This is not a linear classification problem - no straight line will separate these classes. However, similar to the polynomial problem in my post on linear regression, we can construct a custom representation of the data by adding an extra dimension:

\[x_3 = \sqrt{x_2^2 + x_1^2}\]

These clusters can now be separated with a hyperplane in $(x_1, x_2)$-space, at $x_3 \approx 2$.

1.4 When the model breaks & what’s a good backup?

The model will break when there is not a linear decision boundary the separates the two classes [Murphy, Section 1.4.6]. Depending on the requirements of the problem goal, different methods may be implemented based on a speed-accuracy-and-explainability trade-off.

2. A bit more detail

2.1 Normalization of data

Like Linear regression, normalization is not strictly necessary for logistic regression; however, properly scaling the feature variables can make a huge difference in the speed of convergence during the learning phase. This is because slight variations in the weights of one feature can cause large swings in the error function. In this case, gradient decent will preferentially try to optimize to this variable, leading to oscillations in the loss-space and slowing down the rate of convergence (illustrated below) [Goodfellow et al. Section 4.3.1].

2.1 Loss function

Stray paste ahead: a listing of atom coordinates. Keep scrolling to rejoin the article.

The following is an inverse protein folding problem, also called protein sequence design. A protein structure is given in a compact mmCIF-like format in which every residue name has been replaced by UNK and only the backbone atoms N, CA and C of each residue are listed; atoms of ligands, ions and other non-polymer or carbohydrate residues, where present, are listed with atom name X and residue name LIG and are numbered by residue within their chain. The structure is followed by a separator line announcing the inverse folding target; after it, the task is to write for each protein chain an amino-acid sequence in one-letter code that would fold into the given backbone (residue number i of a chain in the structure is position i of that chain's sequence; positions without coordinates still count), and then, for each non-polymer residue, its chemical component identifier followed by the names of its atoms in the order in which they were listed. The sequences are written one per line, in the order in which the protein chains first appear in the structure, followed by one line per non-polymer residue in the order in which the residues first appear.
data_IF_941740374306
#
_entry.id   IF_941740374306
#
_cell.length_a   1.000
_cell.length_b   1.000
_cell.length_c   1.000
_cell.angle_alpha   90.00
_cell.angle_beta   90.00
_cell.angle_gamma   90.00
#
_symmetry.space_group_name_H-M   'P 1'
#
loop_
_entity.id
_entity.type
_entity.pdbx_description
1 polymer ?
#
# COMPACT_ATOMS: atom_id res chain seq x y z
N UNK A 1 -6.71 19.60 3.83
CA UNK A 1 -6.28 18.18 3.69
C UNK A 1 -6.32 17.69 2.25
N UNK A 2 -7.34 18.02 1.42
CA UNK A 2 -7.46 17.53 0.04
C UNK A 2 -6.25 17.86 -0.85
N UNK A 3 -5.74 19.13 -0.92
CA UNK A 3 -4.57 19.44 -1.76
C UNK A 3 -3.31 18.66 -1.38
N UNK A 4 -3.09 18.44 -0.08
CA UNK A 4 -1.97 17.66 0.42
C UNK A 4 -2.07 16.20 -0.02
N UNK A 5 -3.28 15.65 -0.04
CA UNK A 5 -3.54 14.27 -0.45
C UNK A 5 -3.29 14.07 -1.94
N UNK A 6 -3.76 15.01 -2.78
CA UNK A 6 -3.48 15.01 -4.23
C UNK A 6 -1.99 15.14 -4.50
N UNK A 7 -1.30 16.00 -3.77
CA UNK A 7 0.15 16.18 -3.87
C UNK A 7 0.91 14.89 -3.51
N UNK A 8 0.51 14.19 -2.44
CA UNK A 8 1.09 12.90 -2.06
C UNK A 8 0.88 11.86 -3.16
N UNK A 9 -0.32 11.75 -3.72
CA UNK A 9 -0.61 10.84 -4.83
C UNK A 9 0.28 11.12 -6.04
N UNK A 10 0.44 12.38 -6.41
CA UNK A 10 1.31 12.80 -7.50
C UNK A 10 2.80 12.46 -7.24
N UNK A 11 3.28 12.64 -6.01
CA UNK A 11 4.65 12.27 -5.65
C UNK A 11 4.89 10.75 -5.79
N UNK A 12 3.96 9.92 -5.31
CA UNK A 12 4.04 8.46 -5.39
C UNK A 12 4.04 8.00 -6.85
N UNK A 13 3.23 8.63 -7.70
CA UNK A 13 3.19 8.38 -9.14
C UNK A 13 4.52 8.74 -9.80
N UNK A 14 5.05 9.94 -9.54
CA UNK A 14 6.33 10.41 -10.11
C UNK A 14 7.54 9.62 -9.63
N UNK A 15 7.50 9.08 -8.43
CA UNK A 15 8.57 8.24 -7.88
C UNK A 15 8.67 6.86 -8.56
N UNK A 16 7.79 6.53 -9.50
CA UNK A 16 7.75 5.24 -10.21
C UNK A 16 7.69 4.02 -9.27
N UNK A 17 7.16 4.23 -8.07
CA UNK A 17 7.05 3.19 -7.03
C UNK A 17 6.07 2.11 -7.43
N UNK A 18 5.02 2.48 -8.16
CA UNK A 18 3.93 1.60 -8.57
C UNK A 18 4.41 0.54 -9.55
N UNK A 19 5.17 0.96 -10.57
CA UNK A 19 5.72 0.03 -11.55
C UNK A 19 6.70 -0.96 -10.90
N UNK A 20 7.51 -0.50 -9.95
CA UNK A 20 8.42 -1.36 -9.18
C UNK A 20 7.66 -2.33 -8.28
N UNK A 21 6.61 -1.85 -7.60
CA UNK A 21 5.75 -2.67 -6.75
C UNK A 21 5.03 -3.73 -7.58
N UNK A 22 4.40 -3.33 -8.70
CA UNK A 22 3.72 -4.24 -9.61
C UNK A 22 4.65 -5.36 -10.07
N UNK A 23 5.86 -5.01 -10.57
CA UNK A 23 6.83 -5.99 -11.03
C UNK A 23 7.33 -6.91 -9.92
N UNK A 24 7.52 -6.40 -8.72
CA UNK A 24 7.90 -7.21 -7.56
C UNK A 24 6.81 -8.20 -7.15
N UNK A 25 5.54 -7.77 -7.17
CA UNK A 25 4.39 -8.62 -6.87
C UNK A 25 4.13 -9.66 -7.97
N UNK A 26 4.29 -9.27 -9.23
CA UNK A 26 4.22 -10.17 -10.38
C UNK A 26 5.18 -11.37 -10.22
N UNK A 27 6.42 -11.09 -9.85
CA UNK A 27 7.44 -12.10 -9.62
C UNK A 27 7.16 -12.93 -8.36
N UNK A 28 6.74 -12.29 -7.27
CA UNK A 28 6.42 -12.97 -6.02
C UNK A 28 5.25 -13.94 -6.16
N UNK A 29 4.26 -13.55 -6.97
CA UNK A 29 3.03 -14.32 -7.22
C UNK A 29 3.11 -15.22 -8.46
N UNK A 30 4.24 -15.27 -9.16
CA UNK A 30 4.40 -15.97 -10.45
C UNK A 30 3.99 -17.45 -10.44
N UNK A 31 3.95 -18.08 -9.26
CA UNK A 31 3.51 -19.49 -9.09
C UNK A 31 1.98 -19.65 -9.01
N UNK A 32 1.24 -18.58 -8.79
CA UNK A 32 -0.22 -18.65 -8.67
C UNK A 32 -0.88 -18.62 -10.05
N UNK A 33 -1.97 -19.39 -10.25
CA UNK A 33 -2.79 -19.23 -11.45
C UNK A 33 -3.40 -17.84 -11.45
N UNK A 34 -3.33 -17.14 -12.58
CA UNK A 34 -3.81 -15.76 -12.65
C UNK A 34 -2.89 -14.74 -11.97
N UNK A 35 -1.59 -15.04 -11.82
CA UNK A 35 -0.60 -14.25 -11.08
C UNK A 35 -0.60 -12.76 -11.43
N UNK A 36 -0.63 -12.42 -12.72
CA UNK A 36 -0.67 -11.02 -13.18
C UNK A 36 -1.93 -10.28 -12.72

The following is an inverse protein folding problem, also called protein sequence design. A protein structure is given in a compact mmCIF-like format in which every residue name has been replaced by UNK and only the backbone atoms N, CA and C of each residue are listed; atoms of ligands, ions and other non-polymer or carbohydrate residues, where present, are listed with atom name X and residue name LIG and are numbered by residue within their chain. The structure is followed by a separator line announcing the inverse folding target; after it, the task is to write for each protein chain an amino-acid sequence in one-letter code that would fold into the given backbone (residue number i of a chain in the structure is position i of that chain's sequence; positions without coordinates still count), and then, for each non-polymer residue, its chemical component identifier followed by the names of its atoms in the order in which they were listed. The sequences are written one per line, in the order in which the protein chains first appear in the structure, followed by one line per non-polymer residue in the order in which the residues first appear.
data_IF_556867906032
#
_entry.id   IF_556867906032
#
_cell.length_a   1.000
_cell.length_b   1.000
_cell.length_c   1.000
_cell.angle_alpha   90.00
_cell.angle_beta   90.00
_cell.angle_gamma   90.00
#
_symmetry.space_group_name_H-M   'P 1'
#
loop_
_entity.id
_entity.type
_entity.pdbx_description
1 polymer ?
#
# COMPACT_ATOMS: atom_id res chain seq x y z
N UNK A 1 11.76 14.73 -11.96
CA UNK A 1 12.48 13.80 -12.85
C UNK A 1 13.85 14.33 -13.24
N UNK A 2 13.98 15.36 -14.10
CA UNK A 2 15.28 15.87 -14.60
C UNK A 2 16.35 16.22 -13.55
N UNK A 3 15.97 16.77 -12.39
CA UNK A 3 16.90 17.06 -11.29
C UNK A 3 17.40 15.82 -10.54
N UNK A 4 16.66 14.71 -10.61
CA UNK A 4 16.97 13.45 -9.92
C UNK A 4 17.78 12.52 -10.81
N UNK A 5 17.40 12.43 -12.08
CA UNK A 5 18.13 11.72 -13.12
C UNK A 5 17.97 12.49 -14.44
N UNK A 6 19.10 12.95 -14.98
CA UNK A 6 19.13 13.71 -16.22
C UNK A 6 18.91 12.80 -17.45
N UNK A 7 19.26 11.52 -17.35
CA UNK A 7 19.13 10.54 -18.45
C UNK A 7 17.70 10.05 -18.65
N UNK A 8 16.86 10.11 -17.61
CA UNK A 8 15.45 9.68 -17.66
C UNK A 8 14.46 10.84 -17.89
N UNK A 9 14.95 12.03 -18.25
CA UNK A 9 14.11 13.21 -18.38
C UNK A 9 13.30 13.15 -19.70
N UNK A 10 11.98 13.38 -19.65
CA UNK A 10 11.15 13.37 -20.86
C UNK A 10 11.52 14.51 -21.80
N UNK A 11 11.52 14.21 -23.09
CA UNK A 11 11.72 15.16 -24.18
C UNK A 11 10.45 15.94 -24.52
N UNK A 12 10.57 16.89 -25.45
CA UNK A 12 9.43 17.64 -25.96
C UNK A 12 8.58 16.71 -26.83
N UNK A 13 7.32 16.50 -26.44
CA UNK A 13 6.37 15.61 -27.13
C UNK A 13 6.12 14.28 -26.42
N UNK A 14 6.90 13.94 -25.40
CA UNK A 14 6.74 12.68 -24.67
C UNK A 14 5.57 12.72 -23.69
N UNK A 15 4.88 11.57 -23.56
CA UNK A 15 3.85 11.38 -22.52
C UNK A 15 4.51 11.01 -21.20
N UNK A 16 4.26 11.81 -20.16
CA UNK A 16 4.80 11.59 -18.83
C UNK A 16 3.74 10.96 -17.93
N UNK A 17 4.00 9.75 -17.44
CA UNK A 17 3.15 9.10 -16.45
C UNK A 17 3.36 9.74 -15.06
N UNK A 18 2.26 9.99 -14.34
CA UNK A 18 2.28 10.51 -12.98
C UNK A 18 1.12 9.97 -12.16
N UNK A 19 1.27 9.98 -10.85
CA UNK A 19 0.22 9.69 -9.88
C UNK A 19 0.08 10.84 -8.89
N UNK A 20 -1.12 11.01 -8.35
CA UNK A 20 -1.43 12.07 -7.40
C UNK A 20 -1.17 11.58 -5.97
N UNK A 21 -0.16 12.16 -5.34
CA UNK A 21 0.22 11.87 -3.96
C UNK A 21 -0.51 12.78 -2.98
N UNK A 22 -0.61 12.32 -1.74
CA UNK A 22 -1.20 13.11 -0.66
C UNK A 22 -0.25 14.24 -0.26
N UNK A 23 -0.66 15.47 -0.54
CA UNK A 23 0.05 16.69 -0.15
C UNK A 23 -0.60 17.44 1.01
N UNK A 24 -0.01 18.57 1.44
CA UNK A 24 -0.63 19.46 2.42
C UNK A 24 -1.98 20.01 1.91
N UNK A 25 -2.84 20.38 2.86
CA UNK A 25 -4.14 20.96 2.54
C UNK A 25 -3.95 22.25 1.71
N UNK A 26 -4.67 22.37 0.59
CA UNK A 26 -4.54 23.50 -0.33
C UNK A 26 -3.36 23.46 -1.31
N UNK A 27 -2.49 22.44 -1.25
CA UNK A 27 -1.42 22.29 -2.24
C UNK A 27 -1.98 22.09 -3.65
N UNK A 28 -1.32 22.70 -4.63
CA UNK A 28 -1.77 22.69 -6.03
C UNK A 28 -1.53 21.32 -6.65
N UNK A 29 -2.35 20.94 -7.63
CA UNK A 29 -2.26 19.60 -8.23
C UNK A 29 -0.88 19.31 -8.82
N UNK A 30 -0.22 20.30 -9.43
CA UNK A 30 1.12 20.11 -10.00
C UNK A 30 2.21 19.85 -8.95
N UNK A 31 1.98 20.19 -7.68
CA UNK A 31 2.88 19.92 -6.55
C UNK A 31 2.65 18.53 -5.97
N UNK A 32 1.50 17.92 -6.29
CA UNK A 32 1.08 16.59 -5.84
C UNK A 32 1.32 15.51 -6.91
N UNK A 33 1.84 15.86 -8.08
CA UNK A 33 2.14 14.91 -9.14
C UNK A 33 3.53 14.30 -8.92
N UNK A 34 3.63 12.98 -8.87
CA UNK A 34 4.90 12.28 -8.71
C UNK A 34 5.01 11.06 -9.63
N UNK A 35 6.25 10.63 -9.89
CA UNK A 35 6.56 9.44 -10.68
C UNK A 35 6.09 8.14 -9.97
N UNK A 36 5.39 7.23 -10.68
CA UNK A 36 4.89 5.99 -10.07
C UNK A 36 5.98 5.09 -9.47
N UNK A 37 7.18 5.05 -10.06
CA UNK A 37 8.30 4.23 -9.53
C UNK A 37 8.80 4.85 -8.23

The loss function for binary logistic regression is the cross-entropy error

\[\mathcal{L} = - \left \{ t\log(y) + (1-t)\log(1-y) \right \}\]

wherein $t$ is the target class, and $y$ is the class predicted by the model.

It can be helpful to notice that only one of these terms will matter at a time. For example given a target class of $t=0$ only the second term will matter, $-\log(1-y)$. Whereas if $t=1$ only the first term will matter, $-\log(y)$.

2.3 What’s the complexity

The complexity for logistic regression is the same as for linear regression:

training: $\mathcal{O}(p^2n+p^3) $
prediction: $\mathcal{O}(p)$

Wherein $n$ is the number of training sample and $p$ is the number of features [8]

3. In-depth

3.1 Probabilistic interpretation

Logistic regression operates on the fundamental assumption that the data falls into a binomial distribution and that each of the data points are independent from one-another.

We approach this derivation this using Bayes’ Law. For a justification of the Bayesian approach, check out the probablistic interpretation section, 3.1, of my post on linear regression.

To learn the system, we want to maximize the probability that we correctly predict the correct answer $\hat{Y},$ determined by the equation $\hat{Y} = \sigma \left ( WX \right )$, given our input features $X$ and the true class values $T$. i.e. we want to maximize $ P(\hat{Y}|X, T).$ This is equivalent to saying, “we want to maximise the probability that the weights are correct, given our inputs and class labels, $P(W | X, T)$. Using Bayes rule, we can now write:

\[P(W | X, T) = \frac{P(T | W, X) P(W)}{P(T)}\]

We assume all weights are equally likely and the dataset is balanced, therefore the term in this that we have control over is the likelihood, $P(T |W, X)$ [Bishop, Section 4.3.2]. We want to maximize this term during training, thereby maximizing the probability that the data points, $X$, fall into the correct class for a given weight configuration, $W$, $P(T|W,X)$.

We define the likelihood based on out prior belief that the data will fall into a binomial distribution.

\[\begin{align*} P(T | W) &= P(t_1, t_2, \cdots, t_N | W) \\ &= \prod_{i}^{N} P(t_i | W) \\ &= \prod_{i}^{N} \hat{y}_i^{t_i}(1-\hat{y}_i)^{1-t_i} \end{align*}\]